Equine Jet Setters


The consequences of jet lag in horses have become more relevant in recent years due to international competition and the import/export of horses worldwide. If you’ve flown internationally, you understand how “out of sorts” jet lag can make you feel. It appears equine travelers suffer the same.

Nearly all organisms on this planet, including humans and horses, have adapted 24-hour cycles determined by sunrise and sunset. Jet lag occurs when there’s an abrupt change in the light-dark cycle resulting from travel across multiple time zones; the greater the number of time zones traversed, the more jet lag.

The Maxwell H. Gluck Equine Research Center at the University of Kentucky has successfully isolated a number of the “clock genes” in horses. Clock genes you ask? During daylight hours, the eyes perceive light—these light “signals” travel to the brain where they activate a number of “clock genes” that relay “time of day information” to the rest of the body. When jet lag occurs, there’s major disruption of each one of these processes. This is serious business, affecting blood pressure, heart rate, wakefulness, hormone secretion, metabolism and temperature.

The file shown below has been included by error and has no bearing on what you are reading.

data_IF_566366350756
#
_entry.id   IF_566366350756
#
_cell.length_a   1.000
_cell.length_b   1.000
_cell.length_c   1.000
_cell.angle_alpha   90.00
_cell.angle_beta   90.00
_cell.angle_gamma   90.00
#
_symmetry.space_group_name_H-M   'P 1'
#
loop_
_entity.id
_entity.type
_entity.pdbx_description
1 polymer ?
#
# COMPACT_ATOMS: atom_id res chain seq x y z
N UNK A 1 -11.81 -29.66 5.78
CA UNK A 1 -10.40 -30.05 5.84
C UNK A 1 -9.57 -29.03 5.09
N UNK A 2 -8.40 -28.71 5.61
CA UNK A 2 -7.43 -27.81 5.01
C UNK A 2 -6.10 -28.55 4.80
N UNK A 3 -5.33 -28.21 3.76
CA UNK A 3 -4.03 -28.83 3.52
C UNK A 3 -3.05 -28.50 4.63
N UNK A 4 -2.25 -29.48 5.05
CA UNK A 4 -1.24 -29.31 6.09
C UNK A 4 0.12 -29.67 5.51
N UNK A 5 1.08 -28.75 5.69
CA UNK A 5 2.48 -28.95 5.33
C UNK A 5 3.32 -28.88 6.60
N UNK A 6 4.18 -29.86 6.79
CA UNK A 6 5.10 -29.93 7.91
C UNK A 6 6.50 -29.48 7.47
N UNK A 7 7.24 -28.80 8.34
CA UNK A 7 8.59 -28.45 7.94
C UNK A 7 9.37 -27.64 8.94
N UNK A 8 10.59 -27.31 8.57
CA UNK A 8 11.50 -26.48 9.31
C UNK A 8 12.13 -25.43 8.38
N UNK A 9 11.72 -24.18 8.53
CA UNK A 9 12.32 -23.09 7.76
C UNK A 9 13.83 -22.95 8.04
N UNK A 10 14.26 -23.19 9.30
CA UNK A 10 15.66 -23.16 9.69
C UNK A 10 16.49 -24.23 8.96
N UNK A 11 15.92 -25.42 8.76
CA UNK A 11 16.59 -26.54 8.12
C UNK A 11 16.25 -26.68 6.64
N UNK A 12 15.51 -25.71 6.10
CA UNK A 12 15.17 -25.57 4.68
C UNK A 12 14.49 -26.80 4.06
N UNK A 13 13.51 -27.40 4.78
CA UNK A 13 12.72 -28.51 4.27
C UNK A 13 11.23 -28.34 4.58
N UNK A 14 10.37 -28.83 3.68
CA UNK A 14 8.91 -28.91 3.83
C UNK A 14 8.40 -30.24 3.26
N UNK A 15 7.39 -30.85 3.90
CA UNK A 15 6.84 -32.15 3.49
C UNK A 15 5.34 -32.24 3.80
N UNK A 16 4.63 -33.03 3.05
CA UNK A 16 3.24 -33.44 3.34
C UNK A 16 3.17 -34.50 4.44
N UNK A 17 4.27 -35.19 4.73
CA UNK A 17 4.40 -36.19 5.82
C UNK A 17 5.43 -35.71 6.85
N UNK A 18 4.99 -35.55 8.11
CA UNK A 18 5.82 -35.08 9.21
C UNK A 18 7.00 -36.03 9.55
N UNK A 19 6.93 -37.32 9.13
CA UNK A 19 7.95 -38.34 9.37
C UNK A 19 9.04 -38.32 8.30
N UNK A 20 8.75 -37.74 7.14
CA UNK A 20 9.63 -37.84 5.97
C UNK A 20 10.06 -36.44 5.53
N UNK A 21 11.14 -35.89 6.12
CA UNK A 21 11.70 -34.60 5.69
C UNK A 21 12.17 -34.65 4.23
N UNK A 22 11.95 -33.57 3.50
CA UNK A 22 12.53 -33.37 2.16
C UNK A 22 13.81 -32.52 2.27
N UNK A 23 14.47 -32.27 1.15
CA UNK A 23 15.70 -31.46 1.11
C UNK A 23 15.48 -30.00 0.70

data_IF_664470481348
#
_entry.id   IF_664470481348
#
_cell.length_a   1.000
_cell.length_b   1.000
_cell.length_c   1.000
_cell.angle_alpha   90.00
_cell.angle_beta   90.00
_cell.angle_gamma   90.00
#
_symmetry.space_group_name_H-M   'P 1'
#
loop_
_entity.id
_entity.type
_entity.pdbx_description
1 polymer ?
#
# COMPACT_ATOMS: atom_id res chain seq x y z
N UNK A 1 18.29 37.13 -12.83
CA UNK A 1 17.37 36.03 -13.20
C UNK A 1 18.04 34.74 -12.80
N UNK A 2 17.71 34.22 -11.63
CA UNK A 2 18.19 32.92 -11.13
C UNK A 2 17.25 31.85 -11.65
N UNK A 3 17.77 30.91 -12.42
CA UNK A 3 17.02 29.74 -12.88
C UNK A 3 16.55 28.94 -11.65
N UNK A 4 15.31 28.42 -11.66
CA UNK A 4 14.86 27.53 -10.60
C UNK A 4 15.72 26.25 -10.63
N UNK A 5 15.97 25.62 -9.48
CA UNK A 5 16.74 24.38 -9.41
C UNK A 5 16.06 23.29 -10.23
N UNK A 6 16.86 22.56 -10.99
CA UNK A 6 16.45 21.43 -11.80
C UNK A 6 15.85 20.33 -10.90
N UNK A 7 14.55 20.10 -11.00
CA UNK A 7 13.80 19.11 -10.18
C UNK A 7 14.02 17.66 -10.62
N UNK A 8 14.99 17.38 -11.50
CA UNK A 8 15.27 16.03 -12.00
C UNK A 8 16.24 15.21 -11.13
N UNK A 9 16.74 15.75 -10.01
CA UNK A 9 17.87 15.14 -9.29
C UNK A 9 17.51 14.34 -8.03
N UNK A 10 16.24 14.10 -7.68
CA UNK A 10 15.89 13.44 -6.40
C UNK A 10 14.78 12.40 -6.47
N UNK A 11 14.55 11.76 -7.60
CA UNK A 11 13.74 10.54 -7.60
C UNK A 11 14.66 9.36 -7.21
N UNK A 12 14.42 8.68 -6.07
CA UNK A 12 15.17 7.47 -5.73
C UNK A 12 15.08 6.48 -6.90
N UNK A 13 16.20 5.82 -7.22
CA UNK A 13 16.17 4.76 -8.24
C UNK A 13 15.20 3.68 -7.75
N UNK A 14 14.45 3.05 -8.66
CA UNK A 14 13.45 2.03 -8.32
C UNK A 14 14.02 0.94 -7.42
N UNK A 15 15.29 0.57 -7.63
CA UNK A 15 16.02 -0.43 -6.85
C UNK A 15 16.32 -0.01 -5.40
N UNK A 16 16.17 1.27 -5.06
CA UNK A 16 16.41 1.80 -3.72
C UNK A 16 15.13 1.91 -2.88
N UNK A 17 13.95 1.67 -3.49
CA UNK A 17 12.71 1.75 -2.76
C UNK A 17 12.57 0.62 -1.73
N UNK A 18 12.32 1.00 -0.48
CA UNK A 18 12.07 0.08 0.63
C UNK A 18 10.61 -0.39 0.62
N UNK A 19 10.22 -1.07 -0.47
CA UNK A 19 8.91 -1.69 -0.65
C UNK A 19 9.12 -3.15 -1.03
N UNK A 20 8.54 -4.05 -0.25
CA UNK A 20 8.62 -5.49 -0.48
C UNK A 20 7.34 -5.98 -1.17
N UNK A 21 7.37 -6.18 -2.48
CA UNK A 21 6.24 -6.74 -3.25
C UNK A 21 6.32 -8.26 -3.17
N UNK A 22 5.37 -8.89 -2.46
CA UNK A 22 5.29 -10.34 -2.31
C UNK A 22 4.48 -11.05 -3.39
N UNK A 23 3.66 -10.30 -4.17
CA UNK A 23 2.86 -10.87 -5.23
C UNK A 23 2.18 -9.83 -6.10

Continuing study on equine jet lag is still underway, but in order to reduce the effects of jet lag in horses (and perhaps humans too!), here’s what the researchers recommend:

Since feeding schedules help set biological clocks, prior to travel change feeding and exercise routines to mimic the new time zone.

Lighting is the biggest factor in jet lag, so exposing horses to bright early morning light for several days prior to an eastward journey, or extended hours of evening light prior to westward journey, helps synchronize internal clocks.


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